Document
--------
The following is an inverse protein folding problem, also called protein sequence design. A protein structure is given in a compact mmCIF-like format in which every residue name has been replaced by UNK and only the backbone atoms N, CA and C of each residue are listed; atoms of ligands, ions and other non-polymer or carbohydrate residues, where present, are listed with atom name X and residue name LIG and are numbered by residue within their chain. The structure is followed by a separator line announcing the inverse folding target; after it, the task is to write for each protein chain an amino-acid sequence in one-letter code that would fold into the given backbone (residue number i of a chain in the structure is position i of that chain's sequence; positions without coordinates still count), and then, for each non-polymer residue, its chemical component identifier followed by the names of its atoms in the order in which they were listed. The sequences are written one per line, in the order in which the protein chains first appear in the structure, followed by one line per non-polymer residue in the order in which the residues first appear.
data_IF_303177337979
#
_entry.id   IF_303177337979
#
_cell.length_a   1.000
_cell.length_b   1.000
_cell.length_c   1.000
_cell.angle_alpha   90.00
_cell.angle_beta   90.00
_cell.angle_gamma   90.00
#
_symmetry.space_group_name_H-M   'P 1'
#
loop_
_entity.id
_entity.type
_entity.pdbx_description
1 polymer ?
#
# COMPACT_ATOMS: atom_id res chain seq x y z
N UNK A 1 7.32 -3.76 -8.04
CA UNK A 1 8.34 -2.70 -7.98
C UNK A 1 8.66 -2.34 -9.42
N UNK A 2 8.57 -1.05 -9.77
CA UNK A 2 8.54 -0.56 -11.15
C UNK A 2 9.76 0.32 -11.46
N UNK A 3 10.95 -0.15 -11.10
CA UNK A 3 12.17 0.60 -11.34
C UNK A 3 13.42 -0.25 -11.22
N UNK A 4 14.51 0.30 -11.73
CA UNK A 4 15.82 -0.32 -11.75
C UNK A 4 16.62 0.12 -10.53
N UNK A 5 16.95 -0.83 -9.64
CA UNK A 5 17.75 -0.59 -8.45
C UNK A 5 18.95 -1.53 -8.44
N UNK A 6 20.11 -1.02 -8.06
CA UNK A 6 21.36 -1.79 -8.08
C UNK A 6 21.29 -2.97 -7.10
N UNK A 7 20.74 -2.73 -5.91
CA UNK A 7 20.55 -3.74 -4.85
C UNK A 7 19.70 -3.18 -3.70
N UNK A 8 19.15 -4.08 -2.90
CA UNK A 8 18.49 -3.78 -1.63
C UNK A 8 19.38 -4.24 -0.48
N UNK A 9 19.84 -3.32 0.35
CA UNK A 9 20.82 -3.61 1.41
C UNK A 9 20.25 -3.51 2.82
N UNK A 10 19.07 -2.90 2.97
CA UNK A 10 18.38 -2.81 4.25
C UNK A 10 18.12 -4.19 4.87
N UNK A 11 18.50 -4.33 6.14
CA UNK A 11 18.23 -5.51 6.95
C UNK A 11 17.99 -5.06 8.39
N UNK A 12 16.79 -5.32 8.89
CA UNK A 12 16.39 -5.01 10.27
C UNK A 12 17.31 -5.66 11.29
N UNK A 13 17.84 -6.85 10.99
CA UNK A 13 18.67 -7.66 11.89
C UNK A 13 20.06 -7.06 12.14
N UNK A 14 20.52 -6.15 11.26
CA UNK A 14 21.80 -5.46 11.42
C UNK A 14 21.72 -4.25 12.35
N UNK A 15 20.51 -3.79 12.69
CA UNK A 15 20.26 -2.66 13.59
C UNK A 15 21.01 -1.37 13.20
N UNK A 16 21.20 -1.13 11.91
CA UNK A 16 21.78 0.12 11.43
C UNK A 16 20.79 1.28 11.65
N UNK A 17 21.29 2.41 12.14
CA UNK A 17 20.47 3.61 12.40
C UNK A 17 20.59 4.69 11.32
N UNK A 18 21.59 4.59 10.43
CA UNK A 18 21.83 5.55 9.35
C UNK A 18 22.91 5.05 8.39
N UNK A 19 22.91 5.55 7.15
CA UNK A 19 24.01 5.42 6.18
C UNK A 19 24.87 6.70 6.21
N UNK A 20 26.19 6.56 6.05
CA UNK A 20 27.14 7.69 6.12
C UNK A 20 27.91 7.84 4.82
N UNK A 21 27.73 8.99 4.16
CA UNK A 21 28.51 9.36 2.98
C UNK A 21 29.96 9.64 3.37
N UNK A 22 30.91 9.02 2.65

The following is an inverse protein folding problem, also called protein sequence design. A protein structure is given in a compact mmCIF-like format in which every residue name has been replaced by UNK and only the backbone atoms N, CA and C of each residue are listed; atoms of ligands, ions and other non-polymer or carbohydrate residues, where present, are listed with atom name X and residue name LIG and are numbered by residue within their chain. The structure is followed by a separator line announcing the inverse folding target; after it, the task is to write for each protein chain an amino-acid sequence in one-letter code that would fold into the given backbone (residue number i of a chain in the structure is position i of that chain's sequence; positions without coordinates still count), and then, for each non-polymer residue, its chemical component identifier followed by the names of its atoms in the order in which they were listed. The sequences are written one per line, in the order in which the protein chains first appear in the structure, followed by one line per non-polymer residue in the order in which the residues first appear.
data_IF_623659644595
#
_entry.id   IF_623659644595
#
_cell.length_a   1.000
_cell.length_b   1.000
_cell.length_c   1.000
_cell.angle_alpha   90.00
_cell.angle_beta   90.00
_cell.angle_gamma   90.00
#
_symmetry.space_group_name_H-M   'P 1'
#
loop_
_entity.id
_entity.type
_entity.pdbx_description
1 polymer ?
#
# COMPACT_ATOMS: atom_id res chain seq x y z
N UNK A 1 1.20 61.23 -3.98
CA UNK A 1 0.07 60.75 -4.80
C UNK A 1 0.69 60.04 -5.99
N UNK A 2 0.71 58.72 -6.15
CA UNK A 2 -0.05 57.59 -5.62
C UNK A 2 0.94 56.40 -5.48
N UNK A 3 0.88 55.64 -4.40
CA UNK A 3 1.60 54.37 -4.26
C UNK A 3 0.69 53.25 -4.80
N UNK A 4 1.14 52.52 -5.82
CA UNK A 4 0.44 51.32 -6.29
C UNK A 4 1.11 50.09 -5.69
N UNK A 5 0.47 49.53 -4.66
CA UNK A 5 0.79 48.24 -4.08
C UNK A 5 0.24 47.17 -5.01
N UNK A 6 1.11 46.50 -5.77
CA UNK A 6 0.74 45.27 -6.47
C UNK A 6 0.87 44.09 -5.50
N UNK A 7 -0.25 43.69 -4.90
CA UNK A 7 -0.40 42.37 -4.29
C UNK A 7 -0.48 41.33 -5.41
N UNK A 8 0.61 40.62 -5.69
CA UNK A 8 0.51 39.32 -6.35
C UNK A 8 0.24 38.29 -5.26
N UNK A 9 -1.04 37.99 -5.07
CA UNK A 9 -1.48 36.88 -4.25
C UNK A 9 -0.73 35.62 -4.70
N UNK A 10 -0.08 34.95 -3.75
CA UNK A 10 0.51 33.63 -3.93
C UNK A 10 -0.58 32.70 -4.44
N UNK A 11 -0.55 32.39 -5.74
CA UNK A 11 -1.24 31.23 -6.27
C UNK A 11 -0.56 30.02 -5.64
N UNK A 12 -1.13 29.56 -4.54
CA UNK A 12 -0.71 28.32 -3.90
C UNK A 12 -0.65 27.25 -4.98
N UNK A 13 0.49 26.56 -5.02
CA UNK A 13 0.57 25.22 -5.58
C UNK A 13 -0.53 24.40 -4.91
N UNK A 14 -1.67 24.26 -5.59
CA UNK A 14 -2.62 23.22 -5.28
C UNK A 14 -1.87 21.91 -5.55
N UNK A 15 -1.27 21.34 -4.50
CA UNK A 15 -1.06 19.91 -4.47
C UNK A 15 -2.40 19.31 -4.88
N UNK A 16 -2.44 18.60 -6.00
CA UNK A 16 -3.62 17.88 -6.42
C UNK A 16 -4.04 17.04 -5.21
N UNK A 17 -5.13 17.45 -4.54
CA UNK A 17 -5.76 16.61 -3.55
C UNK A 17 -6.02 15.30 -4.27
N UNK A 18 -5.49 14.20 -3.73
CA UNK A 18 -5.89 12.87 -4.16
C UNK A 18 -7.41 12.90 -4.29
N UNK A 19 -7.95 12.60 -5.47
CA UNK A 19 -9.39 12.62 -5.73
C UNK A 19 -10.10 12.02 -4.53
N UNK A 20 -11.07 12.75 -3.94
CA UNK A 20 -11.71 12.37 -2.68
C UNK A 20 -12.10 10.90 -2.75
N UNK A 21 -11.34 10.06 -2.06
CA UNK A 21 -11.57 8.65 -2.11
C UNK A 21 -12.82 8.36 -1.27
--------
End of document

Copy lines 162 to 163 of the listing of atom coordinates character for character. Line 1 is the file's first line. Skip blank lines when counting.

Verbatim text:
CA UNK A 19 -9.39 12.62 -5.73
C UNK A 19 -10.10 12.02 -4.53